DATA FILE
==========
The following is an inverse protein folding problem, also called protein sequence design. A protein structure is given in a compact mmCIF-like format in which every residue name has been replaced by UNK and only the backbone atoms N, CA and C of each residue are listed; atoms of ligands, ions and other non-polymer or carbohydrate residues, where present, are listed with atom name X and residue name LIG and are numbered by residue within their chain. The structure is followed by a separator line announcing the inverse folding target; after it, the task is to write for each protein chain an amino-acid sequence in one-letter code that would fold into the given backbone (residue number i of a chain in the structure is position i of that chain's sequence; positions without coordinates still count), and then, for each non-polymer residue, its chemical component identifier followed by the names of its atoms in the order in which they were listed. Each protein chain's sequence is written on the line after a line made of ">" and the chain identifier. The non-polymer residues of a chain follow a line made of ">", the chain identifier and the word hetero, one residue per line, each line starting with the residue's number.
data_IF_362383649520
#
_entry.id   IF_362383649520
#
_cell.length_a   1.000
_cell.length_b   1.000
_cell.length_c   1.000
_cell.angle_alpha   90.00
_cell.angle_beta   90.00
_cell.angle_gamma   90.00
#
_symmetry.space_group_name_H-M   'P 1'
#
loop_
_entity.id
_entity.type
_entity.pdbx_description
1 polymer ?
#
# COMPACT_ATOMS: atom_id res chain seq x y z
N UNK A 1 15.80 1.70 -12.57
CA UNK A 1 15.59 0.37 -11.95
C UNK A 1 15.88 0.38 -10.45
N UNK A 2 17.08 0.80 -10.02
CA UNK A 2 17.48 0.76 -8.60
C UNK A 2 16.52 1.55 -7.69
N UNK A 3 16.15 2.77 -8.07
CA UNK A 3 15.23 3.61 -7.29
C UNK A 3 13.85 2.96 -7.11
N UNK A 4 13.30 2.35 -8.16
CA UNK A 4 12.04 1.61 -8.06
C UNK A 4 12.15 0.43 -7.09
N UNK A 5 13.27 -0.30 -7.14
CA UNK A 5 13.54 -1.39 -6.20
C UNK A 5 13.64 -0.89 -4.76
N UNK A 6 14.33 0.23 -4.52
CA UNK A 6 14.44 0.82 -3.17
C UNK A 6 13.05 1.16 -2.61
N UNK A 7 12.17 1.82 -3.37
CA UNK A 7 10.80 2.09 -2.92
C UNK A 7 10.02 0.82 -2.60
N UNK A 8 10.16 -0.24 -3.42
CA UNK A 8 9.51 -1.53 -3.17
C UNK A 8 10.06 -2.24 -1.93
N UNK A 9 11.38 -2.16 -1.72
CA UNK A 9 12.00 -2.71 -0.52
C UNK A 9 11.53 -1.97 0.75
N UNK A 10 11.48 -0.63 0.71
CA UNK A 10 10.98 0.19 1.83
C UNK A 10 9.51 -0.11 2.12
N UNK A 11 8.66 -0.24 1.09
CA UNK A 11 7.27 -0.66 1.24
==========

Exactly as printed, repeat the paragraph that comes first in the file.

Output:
The following is an inverse protein folding problem, also called protein sequence design. A protein structure is given in a compact mmCIF-like format in which every residue name has been replaced by UNK and only the backbone atoms N, CA and C of each residue are listed; atoms of ligands, ions and other non-polymer or carbohydrate residues, where present, are listed with atom name X and residue name LIG and are numbered by residue within their chain. The structure is followed by a separator line announcing the inverse folding target; after it, the task is to write for each protein chain an amino-acid sequence in one-letter code that would fold into the given backbone (residue number i of a chain in the structure is position i of that chain's sequence; positions without coordinates still count), and then, for each non-polymer residue, its chemical component identifier followed by the names of its atoms in the order in which they were listed. Each protein chain's sequence is written on the line after a line made of ">" and the chain identifier. The non-polymer residues of a chain follow a line made of ">", the chain identifier and the word hetero, one residue per line, each line starting with the residue's number.